Indonesia’s Nationally Determined Contribution (NDC) under the Paris Agreement on climate change underscores the importance of adopting a landscape-scale and ecosystem management approach. It also emphasises the pivotal role played by subnational jurisdictions. In the vast and decentralised context of Indonesia, subnational governments, particularly at the district level, are poised to assume a key role in a comprehensive, jurisdictional approach to forest and land use. This approach will help reduce deforestation and improve the sustainability of commodity production.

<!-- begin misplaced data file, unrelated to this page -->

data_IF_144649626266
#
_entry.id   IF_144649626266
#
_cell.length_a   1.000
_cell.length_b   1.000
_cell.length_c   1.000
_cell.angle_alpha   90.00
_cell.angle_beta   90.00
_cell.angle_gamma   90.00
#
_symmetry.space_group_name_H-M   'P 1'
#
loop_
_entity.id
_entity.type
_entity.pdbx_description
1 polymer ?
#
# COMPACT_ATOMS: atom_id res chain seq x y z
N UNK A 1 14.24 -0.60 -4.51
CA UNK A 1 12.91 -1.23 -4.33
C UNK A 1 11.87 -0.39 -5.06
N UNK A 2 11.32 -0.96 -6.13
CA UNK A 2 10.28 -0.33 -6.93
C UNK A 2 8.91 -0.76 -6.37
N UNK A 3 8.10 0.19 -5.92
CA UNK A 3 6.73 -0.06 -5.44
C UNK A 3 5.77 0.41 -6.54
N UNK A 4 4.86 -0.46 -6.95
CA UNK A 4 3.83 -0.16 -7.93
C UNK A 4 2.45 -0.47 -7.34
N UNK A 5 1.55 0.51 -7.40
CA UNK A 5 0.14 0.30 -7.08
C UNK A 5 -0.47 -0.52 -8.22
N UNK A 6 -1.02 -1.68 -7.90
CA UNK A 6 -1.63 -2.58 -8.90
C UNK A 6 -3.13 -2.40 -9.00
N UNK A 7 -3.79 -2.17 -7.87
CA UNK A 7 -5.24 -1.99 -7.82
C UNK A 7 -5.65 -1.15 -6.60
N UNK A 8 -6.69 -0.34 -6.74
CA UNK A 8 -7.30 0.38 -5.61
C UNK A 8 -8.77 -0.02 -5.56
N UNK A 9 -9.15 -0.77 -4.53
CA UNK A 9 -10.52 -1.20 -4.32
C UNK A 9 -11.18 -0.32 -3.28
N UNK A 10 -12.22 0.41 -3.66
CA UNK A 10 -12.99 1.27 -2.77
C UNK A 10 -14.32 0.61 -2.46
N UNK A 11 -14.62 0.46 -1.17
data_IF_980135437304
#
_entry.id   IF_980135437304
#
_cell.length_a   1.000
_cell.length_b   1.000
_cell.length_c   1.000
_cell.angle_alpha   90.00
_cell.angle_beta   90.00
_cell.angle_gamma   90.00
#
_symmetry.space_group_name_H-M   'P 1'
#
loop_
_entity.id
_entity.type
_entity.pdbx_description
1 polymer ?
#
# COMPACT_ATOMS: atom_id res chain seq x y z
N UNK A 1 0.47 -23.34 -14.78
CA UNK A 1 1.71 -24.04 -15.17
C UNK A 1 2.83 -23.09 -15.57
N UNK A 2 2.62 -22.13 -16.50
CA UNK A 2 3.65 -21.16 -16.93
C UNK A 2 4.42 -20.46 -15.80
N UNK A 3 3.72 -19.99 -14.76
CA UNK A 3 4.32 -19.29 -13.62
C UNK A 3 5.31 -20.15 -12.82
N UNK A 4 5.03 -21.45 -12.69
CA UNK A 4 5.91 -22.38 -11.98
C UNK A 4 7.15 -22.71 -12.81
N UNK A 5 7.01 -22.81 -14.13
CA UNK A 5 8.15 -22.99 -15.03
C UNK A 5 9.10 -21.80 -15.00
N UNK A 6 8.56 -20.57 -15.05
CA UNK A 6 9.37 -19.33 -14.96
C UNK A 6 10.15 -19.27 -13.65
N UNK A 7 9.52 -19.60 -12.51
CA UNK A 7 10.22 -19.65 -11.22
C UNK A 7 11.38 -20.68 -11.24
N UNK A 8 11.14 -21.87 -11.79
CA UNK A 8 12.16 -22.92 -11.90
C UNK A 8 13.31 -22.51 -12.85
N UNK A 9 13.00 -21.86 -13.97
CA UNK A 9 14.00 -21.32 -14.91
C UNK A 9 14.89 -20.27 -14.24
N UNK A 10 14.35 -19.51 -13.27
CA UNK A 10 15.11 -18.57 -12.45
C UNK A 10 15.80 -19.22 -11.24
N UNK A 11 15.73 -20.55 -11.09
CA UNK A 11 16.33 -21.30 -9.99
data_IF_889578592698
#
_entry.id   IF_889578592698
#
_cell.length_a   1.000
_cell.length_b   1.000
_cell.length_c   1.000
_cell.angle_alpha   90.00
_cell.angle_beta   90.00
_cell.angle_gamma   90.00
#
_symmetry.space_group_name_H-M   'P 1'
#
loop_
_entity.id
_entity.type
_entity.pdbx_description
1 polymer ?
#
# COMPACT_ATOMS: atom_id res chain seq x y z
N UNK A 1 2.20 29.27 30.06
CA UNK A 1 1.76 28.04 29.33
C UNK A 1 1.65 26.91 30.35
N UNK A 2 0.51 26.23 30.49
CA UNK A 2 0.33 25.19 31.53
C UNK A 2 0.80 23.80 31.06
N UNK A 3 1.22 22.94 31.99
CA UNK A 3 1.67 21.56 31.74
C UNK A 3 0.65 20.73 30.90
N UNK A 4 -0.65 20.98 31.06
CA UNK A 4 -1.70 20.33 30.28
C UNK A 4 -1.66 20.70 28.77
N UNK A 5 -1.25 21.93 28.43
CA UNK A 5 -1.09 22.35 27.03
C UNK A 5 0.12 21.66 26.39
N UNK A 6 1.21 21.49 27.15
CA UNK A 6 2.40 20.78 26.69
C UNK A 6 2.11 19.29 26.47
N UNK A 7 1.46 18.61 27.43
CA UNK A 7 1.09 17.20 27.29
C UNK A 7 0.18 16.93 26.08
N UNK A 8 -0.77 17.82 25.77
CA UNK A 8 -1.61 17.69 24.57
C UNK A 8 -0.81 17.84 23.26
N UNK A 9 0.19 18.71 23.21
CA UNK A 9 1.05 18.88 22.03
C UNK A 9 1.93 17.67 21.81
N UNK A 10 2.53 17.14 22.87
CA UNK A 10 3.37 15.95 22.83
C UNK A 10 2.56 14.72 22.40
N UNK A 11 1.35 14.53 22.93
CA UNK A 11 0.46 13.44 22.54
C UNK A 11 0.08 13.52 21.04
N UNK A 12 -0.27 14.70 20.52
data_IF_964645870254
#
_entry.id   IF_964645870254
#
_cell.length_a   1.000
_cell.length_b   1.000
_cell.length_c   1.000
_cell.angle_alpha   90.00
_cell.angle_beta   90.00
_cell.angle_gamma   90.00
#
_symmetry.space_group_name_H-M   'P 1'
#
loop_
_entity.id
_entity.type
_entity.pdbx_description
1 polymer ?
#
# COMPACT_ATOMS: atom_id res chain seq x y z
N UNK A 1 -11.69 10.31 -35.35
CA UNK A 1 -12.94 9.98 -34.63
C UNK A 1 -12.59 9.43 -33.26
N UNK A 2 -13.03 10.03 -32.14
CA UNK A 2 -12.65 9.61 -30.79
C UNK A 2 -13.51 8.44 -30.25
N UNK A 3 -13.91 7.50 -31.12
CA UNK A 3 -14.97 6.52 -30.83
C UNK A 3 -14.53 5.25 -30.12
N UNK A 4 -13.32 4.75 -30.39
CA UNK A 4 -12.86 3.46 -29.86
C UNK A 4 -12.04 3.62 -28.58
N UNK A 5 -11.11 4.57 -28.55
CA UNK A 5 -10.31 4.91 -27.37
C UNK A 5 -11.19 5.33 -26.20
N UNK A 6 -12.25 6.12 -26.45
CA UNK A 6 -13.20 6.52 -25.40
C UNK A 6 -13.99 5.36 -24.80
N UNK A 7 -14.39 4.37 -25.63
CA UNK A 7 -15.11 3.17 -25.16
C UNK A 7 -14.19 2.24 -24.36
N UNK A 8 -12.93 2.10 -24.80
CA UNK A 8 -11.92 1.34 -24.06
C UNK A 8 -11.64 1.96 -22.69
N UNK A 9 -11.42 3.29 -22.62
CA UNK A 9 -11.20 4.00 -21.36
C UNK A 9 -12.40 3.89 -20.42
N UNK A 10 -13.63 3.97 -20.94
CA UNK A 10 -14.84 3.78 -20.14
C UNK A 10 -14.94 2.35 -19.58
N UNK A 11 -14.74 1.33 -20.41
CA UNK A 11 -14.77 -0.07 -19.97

Nonetheless, addressing barriers to legal and sustainable commodity production is complex and demands a multifaceted strategy. It not only entails strengthening the enabling environment within jurisdictions where commodities are cultivated, but also shifting incentive structures and enhancing transparency throughout supply chains. Consequently, the jurisdictional approach requires the involvement of a diverse set of stakeholders. The private sector, civil society, and vulnerable actors such as micro, small and medium-sized enterprises, as well as indigenous communities, all play indispensable roles in fortifying this approach. Their participation is instrumental in mitigating the risk of deforestation pressures cascading through supply chains and jurisdictions.